The FCC chairman's speech to advance his plan to move TV spectrum to wireless broadband fell on mostly deaf ears. Genachowski recognized broadcasters' concerns, but really didn’t address them. What he did make clear is that he views wireless broadband as the big game and that it is his job to feed it with as much spectrum as he can find. In his mind, broadcasting is nice; broadband is “essential.”
Genachowski’s NAB Speech A Wasteland
Speeches by FCC chairmen at NAB conventions are not much remembered, the one exception being Newton Minow’s 50 years ago, in which he famously described TV as a “vast wasteland.” Minow was apparently no fan of the TV western, Gunsmoke, Wagon Train, Rawhide (starring Clint Eastwood as Rowdy Yates) and Have Gun Will Travel were all in the top 10 that season.
Genachowski’s speech on Tuesday in Las Vegas will not become the second exception. If his purpose was to build some support for his incentive auction plan from among his attentive audience of station owners and manager, then I would have to say that the speech was not only unmemorable, but also a failure.
Going into the breakfast speech, broadcasters were highly skeptical of his plan, figuring that one way or another it would ultimately diminish their over-the-air signals, which they see as crucial in the increasingly wireless, mobile media world. Coming out, they were still highly skeptical and grumpy — the watery scrambled eggs and tepid coffee not helping anyone’s mood.
The establishment broadcasters who control the NAB and intend to hang on to their spectrum are chiefly worried about what will happen to them after the FCC auctions off the spectrum of weaker stations and repacks the band.
“My concern is not so much with the auction as it is having sufficient prospective language in [authorizing legislation] as to repacking so our signals are not degraded, our opportunities aren’t diminished and our costs don’t go up,” NAB President Gordon Smith told me in a brief interview the day after the speech.
Genachowski recognized the concerns, but really didn’t address them, other than to promise that non-participating broadcasters wouldn’t be forced into the VHF band and would otherwise be treated “fairly.” He probably hurt his cause by suggesting we say “realignment” rather than “repacking.” I become suspicious when the other side tries to change the language in the middle of the debate.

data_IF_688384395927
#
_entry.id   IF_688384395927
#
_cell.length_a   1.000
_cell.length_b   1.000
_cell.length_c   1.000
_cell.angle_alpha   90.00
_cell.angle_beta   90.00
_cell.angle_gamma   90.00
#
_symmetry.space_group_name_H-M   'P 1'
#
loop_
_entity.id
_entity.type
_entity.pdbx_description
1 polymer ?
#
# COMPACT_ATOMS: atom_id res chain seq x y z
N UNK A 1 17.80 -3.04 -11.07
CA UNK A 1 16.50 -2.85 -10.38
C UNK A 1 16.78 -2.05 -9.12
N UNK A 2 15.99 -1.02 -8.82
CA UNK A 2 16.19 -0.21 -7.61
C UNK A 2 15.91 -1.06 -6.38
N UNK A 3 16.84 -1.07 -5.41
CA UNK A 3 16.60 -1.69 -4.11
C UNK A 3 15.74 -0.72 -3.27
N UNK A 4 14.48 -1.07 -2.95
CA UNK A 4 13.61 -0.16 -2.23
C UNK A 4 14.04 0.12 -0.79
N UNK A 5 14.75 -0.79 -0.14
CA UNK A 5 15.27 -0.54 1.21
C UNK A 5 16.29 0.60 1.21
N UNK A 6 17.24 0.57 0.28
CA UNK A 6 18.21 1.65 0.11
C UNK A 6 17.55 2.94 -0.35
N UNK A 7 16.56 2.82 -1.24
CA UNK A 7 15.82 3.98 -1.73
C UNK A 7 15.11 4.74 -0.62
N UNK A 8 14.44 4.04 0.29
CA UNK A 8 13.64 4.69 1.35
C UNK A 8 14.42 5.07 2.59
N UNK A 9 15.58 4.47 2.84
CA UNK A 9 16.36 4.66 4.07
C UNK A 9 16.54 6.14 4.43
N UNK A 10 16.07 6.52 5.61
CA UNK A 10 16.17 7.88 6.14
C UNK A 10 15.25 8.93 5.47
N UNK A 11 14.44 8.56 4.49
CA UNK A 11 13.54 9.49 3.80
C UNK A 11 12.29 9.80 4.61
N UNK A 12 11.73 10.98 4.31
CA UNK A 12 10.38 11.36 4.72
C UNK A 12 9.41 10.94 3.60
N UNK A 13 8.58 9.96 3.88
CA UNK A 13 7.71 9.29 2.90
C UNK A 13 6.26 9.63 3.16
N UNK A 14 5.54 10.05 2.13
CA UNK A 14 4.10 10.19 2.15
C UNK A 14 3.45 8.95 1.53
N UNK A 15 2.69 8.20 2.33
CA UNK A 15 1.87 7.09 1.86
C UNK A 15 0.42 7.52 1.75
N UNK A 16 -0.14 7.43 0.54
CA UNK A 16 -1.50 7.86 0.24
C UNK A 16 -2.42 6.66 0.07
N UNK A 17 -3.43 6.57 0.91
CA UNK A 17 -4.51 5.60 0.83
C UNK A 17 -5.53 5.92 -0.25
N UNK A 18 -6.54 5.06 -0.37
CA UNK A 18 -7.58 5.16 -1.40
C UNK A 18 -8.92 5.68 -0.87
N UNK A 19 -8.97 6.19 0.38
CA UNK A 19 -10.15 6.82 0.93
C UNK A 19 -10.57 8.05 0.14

What Genachowski could have done was give broadcasters a date certain for the release of the engineering models that would show what the station assignments and coverage areas will be after the auctions and repacking in various scenarios.
For more than a year now, broadcasters have been patiently waiting for the models so that they can start to determine just how much they stand to lose in the process. Every day the FCC delays in releasing them adds to broadcasters’ distrust.
On a panel the day before, Media Bureau Chief Bill Lake guessed that the models would be out in the “next few months.” I am going to take that to mean the end of July. Genachowski should make sure the staff meets that deadline. He has no right to scold broadcasters for employing delaying tactics on the Hill, as he tacitly did in his speech, while sitting on those models.
The more fundamental problem with Genachowski’s speech, however, was its fundamental message: wireless broadband is the future, and broadcasting is more or less in the way.
Genachowski talked about broadcasting efforts to reinvent itself, but it was done in a perfunctory way. Genachowski makes it clear that the big game is wireless broadband and that it is his job to feed it with as much spectrum as he can find. In his mind, broadcasting is nice; wireless broadband is “essential.”
Only by embracing new media does broadcasting win points at the Genachowski FCC.
Whether true or not, no broadcasters wants to sit through a bad breakfast listening to why the FCC wants to take his or her spectrum — ‘’the air we breathe,” as one NAB session put it — and give it to a competitor that is vying for its viewers.